MUSLIMS travelling on a bus in northern Kenya defied armed Islamist terrorists who ambushed the vehicle, and helped to prevent a sectarian massacre by refusing to split into separate Muslim and Christian groups.
On Monday of last week, gunmen from the Somali al-Shabab group sprayed the bus with machine-gun fire before storming it and demanding that the passengers get off — Muslims on one side and everyone else on the other.
But the passengers refused to obey and reveal the Christians travelling among them, frustrating the militants’ attempts to murder the non-Muslims. After the show of defiance, the terrorists left.
Local Kenyan officials said, however, that two people had been killed in the attack, and another three had been injured.
A spokesman for al-Shabab told Reuters that its men shot at the bus, and “some of the Christian enemies died and others were injured.” The BBC reported that one passenger had died while trying to run away from the militants, once he had been forced off the bus.
One of the Muslim passengers, Abdi Mohamud Abdi, told Reuters that the Christians were given Muslim attire to hide them better among the passengers. “We stuck together tightly,” he said. “The militants threatened to shoot us, but we still refused and protected our brothers and sisters. Finally they gave up and left, but warned that they would be back.”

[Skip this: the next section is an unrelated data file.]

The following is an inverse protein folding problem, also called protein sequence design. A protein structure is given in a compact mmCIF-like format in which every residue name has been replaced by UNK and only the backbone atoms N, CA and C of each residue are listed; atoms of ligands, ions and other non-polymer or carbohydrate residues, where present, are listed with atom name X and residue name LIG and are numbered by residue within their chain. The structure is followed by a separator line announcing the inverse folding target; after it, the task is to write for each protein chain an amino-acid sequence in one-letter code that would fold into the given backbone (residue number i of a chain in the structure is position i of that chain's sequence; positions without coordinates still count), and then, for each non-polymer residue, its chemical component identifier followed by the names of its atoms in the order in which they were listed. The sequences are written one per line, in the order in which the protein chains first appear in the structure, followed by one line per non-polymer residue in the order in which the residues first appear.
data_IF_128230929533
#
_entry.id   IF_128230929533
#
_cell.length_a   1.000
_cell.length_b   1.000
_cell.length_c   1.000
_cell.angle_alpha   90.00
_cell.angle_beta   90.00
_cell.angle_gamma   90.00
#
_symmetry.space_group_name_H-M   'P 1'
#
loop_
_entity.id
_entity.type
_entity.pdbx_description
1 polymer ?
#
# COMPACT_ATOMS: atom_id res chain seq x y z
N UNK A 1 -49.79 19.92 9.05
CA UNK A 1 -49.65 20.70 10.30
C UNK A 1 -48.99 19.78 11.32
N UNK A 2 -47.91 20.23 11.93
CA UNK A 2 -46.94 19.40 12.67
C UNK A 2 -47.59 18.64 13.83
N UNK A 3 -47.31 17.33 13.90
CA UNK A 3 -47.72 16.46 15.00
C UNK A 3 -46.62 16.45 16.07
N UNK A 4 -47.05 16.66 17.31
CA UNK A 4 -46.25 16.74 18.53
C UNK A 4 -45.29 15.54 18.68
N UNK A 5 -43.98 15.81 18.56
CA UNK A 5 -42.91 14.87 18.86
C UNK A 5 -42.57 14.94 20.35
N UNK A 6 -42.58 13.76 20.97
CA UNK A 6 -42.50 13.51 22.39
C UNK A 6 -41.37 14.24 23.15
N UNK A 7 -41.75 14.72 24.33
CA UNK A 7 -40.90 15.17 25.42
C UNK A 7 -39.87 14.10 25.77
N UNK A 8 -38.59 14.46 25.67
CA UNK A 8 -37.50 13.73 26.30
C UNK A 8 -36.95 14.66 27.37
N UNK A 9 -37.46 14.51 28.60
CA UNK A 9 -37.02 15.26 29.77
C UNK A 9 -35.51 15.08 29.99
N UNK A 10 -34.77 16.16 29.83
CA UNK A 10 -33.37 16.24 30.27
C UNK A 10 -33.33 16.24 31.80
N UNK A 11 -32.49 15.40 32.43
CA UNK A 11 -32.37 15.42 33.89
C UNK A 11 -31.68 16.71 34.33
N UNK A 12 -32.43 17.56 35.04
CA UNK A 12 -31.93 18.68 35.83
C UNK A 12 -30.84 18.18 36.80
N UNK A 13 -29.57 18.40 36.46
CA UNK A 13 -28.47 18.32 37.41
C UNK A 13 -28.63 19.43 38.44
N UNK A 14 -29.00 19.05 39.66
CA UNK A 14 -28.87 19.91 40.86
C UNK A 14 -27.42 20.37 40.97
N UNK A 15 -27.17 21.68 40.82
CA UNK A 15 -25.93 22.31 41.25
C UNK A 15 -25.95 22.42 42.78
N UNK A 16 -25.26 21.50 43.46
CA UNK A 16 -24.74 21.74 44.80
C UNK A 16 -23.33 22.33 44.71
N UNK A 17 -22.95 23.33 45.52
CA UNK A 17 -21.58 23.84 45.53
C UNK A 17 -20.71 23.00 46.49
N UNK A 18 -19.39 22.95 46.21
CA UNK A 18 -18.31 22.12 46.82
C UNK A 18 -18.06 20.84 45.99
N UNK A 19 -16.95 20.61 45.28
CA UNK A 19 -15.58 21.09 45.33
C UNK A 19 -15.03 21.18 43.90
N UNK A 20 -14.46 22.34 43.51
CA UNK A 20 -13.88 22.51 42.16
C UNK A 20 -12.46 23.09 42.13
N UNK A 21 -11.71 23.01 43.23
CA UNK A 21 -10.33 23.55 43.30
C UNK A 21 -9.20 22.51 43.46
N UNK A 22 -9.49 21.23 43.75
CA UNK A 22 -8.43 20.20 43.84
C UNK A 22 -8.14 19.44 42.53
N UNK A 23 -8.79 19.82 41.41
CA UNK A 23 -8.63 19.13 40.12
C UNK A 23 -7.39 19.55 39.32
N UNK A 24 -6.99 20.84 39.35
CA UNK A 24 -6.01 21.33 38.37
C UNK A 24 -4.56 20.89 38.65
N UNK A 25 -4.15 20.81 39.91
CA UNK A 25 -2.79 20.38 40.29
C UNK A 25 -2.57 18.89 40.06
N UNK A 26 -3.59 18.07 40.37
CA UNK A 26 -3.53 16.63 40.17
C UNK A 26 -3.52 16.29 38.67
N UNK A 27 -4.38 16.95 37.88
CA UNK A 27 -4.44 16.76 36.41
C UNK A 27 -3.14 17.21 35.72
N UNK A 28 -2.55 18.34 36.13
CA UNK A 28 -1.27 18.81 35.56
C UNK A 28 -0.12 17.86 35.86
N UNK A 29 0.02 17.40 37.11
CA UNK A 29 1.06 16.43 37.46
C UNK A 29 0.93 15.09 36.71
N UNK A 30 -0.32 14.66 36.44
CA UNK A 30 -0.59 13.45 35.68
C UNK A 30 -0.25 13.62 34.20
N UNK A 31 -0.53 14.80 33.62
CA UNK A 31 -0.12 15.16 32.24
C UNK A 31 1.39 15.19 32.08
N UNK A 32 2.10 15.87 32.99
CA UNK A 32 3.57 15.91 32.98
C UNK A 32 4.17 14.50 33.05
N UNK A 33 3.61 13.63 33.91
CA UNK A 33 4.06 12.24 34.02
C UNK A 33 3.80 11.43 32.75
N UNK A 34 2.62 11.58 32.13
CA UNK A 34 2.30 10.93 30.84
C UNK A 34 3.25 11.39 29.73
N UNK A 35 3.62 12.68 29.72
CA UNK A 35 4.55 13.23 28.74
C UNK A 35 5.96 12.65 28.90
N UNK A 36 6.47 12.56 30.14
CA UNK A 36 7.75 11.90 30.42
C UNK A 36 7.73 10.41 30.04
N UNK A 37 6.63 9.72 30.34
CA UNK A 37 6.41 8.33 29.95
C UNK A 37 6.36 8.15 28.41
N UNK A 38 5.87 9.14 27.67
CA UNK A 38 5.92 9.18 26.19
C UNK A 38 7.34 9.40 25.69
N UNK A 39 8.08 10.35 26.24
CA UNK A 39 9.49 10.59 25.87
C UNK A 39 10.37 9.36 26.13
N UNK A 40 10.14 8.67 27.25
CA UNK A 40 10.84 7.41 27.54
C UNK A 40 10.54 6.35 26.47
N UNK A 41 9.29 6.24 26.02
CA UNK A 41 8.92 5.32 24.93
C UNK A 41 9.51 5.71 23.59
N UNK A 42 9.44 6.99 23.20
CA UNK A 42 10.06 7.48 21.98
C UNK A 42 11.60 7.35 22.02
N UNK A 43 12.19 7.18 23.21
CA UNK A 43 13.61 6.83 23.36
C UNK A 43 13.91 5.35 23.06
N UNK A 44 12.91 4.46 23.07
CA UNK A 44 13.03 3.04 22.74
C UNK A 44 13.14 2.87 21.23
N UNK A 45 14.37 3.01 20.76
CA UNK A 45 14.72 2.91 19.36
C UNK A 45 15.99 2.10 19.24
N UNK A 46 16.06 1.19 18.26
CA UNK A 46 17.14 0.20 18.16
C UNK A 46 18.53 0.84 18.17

The Governor of Mandera County, where the bus was ambushed, Ali Roba, told the Kenyan newspaper Daily Nation that the passengers had shown “a sense of patriotism and belonging to each other”. Their bravery in standing up to the al-Shabab terrorists was also praised by the Interior Minister of Kenya, Joseph Nkaissery.
He said: “These Muslims sent a very important message of the unity of purpose, that we are all Kenyans and that we are not separated by religion. Everybody can profess their own religion, but we are still one country and one people.”
Al-Shabab has been known to separate out non-Muslims during terror attacks in the past. In April, it stormed Garissa University College, in north-eastern Kenya, and reportedly identified Christians among the students before shooting them, allowing Muslims to flee.
The group has been waging war against Kenya since 2011 when Kenyan soldiers crossed into Somalia in an attempt to defeat the militants who, at that time, controlled much of the country.